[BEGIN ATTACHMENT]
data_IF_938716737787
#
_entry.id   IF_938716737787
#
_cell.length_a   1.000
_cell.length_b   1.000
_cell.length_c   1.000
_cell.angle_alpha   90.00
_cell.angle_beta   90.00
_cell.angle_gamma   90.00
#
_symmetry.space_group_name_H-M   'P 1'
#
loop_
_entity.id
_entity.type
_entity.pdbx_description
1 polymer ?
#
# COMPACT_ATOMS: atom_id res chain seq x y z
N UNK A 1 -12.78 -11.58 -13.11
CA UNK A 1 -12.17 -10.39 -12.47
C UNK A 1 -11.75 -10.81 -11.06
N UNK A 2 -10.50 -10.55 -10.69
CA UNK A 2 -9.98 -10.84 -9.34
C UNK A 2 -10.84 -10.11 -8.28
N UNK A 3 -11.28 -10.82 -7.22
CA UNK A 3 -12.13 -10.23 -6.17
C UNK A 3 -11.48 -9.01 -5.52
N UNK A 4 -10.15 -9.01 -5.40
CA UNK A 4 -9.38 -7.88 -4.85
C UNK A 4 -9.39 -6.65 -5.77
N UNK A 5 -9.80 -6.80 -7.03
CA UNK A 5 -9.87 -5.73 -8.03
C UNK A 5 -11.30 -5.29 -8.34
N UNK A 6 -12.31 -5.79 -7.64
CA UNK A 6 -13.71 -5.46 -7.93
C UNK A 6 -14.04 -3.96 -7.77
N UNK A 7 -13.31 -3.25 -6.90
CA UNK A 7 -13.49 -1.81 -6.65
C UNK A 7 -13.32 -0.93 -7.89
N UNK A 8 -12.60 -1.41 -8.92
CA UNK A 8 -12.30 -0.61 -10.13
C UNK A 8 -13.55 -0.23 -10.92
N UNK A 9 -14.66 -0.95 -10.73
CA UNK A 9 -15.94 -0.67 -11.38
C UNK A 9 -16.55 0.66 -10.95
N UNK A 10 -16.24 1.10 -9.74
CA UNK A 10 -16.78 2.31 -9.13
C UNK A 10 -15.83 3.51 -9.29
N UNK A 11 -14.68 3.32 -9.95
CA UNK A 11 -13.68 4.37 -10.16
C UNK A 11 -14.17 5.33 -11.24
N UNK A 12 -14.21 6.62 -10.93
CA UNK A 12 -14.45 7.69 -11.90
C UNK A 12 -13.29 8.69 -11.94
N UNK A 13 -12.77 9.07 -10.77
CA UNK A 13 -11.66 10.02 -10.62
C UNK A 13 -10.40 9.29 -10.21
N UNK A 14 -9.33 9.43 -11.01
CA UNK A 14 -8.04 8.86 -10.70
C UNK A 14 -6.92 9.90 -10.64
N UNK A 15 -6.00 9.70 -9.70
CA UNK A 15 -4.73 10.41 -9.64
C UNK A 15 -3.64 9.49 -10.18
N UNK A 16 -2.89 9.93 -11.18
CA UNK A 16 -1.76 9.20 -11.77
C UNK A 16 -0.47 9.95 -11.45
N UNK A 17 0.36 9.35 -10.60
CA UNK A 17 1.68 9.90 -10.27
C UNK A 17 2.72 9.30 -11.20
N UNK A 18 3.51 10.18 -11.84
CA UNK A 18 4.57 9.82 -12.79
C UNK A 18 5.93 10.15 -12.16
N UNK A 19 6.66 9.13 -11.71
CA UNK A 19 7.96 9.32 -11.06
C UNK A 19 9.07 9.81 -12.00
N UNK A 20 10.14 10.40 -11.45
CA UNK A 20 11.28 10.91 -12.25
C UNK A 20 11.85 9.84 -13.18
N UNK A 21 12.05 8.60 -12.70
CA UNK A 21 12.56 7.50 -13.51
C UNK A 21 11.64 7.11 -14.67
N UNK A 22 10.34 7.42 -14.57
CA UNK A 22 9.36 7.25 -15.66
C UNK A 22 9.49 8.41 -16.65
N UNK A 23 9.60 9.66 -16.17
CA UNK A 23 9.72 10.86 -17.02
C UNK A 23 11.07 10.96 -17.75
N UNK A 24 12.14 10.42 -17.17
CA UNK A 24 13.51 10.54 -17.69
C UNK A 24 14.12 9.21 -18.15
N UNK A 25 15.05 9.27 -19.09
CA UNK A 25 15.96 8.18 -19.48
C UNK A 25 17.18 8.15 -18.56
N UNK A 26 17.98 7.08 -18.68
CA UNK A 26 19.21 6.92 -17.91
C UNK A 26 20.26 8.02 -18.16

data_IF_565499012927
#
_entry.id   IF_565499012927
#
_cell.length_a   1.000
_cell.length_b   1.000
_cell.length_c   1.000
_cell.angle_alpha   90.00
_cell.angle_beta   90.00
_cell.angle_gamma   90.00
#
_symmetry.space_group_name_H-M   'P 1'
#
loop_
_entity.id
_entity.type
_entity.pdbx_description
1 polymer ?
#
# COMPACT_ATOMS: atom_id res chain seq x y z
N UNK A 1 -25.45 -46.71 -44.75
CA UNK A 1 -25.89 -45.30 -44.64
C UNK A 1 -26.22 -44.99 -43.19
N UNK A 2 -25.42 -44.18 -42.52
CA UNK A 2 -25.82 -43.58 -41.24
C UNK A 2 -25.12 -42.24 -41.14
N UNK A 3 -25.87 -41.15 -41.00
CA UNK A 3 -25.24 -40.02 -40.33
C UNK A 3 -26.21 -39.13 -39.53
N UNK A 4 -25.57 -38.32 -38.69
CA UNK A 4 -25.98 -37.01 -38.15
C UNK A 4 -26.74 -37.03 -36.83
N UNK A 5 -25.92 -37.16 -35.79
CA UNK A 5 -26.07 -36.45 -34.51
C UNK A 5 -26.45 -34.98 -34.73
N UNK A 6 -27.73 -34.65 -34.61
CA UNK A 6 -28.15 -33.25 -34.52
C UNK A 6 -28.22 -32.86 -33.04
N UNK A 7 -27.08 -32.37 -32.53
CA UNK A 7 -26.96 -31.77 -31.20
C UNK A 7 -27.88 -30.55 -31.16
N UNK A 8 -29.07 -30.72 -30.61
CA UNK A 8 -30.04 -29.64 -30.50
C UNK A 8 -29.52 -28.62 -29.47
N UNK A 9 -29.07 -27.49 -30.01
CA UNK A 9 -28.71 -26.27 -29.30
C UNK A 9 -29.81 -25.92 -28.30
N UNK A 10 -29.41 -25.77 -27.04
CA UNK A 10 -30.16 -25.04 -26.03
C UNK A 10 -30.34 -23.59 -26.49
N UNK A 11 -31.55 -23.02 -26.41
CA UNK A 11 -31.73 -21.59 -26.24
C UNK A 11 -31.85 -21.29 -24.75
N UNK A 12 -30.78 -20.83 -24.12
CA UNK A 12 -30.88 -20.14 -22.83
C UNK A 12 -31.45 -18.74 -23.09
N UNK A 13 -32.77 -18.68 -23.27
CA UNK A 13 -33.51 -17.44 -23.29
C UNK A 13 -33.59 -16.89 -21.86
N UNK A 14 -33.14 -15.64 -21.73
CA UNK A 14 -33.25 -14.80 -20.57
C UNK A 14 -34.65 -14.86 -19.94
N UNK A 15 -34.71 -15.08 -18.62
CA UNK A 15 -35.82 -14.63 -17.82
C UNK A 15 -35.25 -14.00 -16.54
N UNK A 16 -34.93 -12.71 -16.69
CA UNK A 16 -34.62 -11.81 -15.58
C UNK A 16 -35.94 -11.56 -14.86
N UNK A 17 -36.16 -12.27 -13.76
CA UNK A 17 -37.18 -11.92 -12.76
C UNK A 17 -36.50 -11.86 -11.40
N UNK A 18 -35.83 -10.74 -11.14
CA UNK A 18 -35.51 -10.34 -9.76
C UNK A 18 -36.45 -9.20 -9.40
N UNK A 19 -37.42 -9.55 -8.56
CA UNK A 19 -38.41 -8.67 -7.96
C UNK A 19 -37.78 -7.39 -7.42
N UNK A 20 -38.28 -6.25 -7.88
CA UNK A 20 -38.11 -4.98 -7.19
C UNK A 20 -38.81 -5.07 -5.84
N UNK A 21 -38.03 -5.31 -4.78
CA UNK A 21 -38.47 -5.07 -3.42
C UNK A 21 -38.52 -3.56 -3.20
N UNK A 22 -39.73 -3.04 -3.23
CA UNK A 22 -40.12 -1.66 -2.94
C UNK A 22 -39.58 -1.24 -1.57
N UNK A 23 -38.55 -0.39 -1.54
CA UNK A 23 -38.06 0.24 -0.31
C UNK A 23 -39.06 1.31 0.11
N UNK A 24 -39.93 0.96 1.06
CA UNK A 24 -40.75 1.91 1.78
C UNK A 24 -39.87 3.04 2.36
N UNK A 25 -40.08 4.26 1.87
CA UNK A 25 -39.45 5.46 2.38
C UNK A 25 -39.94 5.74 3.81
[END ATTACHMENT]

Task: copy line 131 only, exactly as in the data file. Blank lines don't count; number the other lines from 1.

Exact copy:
N UNK A 5 -25.92 -37.16 -35.79